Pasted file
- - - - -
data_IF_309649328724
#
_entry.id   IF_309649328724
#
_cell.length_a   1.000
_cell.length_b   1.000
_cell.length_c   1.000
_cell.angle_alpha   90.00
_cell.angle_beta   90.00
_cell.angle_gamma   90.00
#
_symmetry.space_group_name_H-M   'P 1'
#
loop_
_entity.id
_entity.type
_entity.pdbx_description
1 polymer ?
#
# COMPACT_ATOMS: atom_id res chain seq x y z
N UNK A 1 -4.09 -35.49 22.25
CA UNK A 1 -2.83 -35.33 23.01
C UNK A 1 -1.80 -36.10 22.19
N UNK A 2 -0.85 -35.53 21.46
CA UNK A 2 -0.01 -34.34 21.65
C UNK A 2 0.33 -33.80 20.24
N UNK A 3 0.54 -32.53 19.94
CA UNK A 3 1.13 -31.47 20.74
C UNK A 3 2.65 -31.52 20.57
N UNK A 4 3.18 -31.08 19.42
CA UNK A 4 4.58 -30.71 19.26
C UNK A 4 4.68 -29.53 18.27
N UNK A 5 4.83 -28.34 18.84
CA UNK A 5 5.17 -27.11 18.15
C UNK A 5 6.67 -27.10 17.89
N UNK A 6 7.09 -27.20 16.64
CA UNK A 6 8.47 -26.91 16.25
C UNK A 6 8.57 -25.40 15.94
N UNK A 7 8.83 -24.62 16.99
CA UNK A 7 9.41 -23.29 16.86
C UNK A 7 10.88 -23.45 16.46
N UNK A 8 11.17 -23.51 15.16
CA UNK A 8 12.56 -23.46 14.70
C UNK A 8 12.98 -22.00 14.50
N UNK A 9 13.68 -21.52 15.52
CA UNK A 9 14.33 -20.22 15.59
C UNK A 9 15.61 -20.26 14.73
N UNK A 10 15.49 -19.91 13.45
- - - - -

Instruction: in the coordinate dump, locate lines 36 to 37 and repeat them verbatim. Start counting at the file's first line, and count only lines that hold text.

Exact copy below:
N UNK A 6 7.09 -27.20 16.64
CA UNK A 6 8.47 -26.91 16.25